Drowning is a leading cause of accidental death in the UK and we work with partner agencies to keep everyone safe around water.
During spells of warm weather, it can be tempting to cool off in weirs, rivers, lakes, reservoirs and marinas, but remember – outdoor swimming can have fatal consequences. Drownings can happen quickly and without warning and can have a devastating impact.
Dangers of water
Water can harbour many #HiddenDangers and so it’s important to know what you’re getting yourself into before taking the plunge:
- We recommend that you never swim alone. If you do decide to go by yourself, always tell somebody where you’re going.
- Even in the height of summer, the waters in England remain cold enough to induce cold water shock, the body’s involuntary response to being suddenly immersed into cold water. It can cause you to gasp for breath, inhale water and cause panic.
- Hidden currents can make it difficult to swim back to shore, even for the strongest swimmers.
- Water conditions can change quickly, weather can cause the ground to become unstable or increase water currents, which can be fatal.
- The water is often far deeper than you may think.
- From rocks to rubbish, there are many dangerous materials that may be lurking beneath the water. When swimming, it can be hard to see what lies beneath.
- Water pollution and freshwater diseases can make you ill.
- Remote locations may seem like the perfect spot for a swim, but these locations can be hard for Emergency Services to find in an emergency.
Staying safe around water
Our top tips for staying safe:
- #MatesMatter; look out for those around you and make sure your friends aren’t taking unnecessary risks.
- If someone falls into deep water, immediately call 999. If you are near the coast ask for the coastguard, if you are inland ask for the fire service and ambulance.
- Never enter the water to try and save someone, always wait for emergency services.
- Look around for lifesaving equipment to help the person exit the water or stay afloat.
- You could attempt to reach out to someone struggling in water. Clothes such as scarves, or long sticks could be used. If you do this, lie on the ground so your entire body is safely on the edge and reach out with your arm. Don’t stand up or lean over the water.
- If you find yourself in the water, remember #FloatToLive. Fight your instinct to swim hard, control your breathing and lie on your back to float.
- When fishing, check that the spot you have chosen is safe. Remember that riverbanks can erode, so let someone know where you are going and have a fully charged phone.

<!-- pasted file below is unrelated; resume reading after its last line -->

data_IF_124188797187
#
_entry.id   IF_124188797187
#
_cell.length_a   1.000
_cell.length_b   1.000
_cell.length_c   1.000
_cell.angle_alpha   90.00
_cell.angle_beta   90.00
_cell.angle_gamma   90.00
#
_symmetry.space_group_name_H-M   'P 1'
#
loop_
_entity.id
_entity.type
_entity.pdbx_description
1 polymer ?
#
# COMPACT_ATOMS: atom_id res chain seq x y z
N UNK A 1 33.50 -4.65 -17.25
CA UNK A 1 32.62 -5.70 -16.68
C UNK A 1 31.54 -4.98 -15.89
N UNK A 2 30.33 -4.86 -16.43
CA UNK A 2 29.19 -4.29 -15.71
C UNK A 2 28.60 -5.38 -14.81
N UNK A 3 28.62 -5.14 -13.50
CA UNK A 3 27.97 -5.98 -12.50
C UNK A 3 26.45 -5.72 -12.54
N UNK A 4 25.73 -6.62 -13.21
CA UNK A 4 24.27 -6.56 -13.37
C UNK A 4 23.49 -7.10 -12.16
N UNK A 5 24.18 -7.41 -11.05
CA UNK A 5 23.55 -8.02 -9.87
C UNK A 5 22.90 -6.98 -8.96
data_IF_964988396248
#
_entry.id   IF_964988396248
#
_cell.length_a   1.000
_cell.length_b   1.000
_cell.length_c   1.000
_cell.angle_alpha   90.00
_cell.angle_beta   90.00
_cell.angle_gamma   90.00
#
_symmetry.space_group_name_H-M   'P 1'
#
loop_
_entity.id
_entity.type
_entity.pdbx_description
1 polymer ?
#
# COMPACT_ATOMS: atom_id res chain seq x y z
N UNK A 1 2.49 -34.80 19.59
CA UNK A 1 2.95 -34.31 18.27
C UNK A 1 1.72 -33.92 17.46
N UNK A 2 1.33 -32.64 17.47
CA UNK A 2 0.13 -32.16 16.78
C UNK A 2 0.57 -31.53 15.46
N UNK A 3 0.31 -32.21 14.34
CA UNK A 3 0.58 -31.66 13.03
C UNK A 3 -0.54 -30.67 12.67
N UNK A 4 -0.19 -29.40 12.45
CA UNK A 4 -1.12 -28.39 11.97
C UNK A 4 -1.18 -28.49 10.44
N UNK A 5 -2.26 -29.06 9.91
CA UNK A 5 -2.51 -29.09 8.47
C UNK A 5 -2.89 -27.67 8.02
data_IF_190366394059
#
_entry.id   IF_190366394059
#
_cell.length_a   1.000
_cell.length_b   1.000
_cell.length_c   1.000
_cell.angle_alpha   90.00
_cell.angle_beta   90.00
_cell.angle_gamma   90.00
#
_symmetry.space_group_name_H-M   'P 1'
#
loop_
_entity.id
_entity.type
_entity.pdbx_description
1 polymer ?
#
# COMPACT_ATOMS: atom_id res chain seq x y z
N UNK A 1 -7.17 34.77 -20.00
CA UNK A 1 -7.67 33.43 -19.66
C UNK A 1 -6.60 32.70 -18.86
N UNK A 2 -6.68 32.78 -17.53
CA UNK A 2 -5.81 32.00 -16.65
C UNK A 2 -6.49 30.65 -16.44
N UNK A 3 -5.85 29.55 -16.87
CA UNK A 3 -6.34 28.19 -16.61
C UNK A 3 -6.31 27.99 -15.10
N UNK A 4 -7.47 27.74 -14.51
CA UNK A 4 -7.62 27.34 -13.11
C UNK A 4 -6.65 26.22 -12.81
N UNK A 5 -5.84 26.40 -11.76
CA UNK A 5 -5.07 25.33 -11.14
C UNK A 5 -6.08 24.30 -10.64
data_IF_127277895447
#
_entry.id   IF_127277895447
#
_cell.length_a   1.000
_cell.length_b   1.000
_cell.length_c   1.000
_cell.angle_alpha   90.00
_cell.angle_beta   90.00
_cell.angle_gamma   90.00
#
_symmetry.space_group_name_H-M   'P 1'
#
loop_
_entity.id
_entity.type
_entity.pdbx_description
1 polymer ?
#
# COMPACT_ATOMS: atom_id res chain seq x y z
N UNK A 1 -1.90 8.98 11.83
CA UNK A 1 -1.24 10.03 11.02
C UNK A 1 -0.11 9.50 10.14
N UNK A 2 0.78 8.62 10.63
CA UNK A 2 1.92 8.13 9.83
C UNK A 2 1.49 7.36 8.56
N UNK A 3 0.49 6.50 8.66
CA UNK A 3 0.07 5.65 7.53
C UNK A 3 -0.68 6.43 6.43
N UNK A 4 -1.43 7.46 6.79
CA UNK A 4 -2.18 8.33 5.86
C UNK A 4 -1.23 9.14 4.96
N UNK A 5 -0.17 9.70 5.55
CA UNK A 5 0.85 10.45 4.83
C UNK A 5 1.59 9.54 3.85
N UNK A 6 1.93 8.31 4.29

- Avoid throwing sticks or balls near water for dogs and never enter the water to try and save a dog. Dogs usually manage to scramble out by themselves.
- Don’t drink and drown. If you fall into water after drinking, your chances of being able to get out of the water are decreased due to alcohol’s impairment of simple movements.
- If you’re going wild water swimming, make sure to tell someone where you are going and download the app, What3Words, to help Services find out exactly where you are in the event of an emergency.
You’ve fallen in: What next?
The RNLI’s #FloatToLive campaign offers clear advice on what to do in the event of falling in deep water.
- Everyone who falls unexpectedly into cold water instinctively reacts through panic and tries to swim hard to reach safety. However, your best chance of staying safe is to fight this instinct and float to live.
- Lie back and keep your airways clear, push your stomach up and extend your limbs moving hands and feet to help you float.
- Try to take and control the effects of cold water shock such as the gasping reflex. Once your breathing is controlled, call for help and if possible try making your way towards safety.
- If you find yourself unexpectedly in the water, fight your instincts and#FloatToLive.
Do you work with a youth group or in a school?
Why not book one of our free Water Safety sessions so that the young people with whom you work can learn all about the dangers of water, how to identify and mitigate risk and what to do in the event of an emergency. All sessions are tailored to the appropriate Key Stage and delivered by our experienced Children and Young Persons Team. Book a session now by completing the form found here: School visits - Avon Fire & Rescue Service